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Life & Work with Alexa Cappelli

Today we’d like to introduce you to Alexa Cappelli.

Hi Alexa, we’d love for you to start by introducing yourself.
I was born and raised in Southern California and have had a love for music since I could speak. My parents tell me stories about how I would always be singing or humming to myself as a kid, and honestly that has never changed. They signed me up to get voice lessons from the worship leader at my local church and the rest is history. I started dabbling in musical theater to come out of my shy little shell, I participated and even won local vocal contests over all ages, and finally began performing around my area as a preteen with a microphone and karaoke tracks. When I was 15, I was accepted to an arts high school for commercial music and really fell in love with different kinds of storytelling. Performing and writing songs slowly became my favorite thing. My senior year, I was a part of a televised reality singing competition, and that sparked in me the desire to not only be a singer but an artist. I graduated started college only to put that on hold due to the pandemic, and at that time I had just released my very first EP containing three songs that I still am really proud of. Since then, I’ve only grown more and more into the artist that I am today and am still becoming. Thanks to platforms like TikTok, I’ve been able to invite so many more people (and counting) onto this journey with me than I ever thought possible a few years back. I have another EP coming out in February 2022 that is a collection of songs I’ve written about indecision, wishful thinking, and the potential of love over this awkward time of my young-adult life. I’d say my favorite thing is still performing, but now it is simply fueled by a desire to have music do what it does best and bring people together. It can’t help it! I love getting to play my small role in the unity music brings.

Can you talk to us a bit about the challenges and lessons you’ve learned along the way. Looking back would you say it’s been easy or smooth in retrospect?
I’d like to think that I’m not the only one who has struggled with identity. Growing up, just like I’m sure many of us, I was plagued by the feeling I didn’t belong. I would flutter from friend group to friend group without ever really attaching myself. It’s only now that I can look back and see where what habit originated, but even today, the idea of getting hurt is way more likely when people get close. After years of growth and grace and understanding, I still struggle with the thought of letting anyone in, even with a desire for connection, because of how my heart could get hurt. However, that doesn’t change the fact that the truest loves are spelled r-i-s-k.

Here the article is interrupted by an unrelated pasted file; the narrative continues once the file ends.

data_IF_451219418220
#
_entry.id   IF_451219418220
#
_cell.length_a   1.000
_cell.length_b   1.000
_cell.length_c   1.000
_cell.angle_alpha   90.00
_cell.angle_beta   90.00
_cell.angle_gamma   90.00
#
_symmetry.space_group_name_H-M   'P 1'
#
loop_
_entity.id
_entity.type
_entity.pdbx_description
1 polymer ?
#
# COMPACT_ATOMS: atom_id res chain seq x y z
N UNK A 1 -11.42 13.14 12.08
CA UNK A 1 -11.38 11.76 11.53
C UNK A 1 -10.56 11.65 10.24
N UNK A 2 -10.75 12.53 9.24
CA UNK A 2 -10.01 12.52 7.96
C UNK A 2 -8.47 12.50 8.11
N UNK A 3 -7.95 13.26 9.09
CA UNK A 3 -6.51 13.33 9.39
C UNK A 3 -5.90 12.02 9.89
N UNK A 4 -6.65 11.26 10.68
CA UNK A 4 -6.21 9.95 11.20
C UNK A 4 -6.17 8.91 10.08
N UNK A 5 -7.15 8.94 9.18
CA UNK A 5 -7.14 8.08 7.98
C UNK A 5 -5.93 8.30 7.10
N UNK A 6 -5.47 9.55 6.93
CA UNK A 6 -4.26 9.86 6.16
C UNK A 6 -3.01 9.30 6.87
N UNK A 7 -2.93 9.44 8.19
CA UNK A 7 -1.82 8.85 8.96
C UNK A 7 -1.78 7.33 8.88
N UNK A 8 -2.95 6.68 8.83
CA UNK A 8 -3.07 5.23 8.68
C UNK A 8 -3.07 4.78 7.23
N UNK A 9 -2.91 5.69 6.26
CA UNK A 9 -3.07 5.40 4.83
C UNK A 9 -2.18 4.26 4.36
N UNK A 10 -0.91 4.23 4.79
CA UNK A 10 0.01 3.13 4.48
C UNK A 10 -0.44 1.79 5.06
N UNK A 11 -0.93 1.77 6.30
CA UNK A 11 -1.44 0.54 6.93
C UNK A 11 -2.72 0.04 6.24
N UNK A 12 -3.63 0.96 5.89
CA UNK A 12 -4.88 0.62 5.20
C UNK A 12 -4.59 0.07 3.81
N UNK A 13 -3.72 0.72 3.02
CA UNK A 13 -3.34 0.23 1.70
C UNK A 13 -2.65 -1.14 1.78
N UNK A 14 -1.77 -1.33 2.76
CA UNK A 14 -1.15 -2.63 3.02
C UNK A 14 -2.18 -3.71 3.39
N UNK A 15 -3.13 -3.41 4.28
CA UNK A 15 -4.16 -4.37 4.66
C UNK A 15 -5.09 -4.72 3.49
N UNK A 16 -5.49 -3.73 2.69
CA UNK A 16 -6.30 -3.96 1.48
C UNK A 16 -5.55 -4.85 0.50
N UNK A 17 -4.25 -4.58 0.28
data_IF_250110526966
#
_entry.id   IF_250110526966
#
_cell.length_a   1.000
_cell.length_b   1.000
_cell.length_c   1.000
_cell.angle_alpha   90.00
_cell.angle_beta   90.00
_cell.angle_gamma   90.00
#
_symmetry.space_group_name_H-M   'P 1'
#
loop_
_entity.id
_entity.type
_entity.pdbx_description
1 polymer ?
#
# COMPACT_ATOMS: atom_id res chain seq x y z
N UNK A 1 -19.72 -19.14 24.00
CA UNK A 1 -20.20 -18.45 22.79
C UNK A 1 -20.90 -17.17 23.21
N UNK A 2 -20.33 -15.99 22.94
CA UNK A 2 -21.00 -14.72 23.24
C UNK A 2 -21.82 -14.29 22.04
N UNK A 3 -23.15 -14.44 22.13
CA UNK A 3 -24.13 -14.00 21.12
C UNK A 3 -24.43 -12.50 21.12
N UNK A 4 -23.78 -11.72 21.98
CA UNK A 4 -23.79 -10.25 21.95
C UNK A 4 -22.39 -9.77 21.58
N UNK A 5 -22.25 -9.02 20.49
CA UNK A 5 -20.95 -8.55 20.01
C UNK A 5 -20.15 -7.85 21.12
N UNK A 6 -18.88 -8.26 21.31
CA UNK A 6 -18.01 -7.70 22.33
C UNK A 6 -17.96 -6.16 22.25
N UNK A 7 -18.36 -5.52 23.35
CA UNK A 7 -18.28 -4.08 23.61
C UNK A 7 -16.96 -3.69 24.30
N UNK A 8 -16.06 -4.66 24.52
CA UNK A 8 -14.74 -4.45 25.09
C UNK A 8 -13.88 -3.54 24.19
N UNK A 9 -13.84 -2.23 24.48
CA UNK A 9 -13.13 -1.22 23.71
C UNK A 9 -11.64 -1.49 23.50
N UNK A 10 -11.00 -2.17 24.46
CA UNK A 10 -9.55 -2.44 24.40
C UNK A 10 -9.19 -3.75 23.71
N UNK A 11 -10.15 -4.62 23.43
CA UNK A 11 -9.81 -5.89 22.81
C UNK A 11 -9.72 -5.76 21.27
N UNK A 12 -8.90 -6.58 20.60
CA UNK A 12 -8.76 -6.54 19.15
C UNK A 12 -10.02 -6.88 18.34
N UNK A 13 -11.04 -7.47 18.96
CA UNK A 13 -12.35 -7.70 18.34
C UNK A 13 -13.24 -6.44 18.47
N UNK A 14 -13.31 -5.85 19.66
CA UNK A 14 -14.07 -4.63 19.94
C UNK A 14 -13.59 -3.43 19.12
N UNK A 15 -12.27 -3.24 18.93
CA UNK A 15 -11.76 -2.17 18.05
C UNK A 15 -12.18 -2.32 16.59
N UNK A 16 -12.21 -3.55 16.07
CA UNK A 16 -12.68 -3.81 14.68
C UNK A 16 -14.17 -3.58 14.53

Being eliminated from that reality singing show my senior year of high school was the turning point where I realized that this artistry of mine doesn’t have to look like anyone else’s. Comparison kills and has hindered me from my own creativity for so long. While I still have my moments, I have truly discovered that I was created to create and that in itself means that I belong, if not to anyone else but the One who created me.

Can you tell our readers more about what you do and what you think sets you apart from others?
I am a pop artist and singer/songwriter. I write and release songs that speak to and from my heart. The work I am most proud of are songs that have yet to be released into the world. Honestly, I hope to keep that answer for even when they do come out. I want to always be improving and growing. For me that looks like integrity and transparency. What might set me apart from others is that I always want to honor people in love. Even my most “angry” breakup songs are written in love. Regardless of how I feel about someone, they are still a someone, and at the end of the day, it hurts me more to be writing and operating out of bitterness than it could hurt them. I want to be a light where there hasn’t been light before.

We’re always looking for the lessons that can be learned in any situation, including tragic ones like the Covid-19 crisis. Are there any lessons you’ve learned that you can share?
I learned that life is not what you make of it. Because I could try and make mine to be everything good that I want, and I’d still live on this broken planet. I’ve lived alone for the majority of the pandemic, having moved away from my childhood home and friends right in the middle of it. Looking back, I can see that it was in those moments of “loneliness” that I was able to write my most honest songs. It was from the prayers for new community and connection with people that I was able to set higher expectations for those kind of relationships in my life going forward. It was in the tears, longing for more, that I was able to truly appreciate all that I already had tenfold. Life isn’t what you make of it, but what you appreciate in it. That’s the stuff that sticks around.

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Image Credits
Ainsley Barousse Karen Marie Co.

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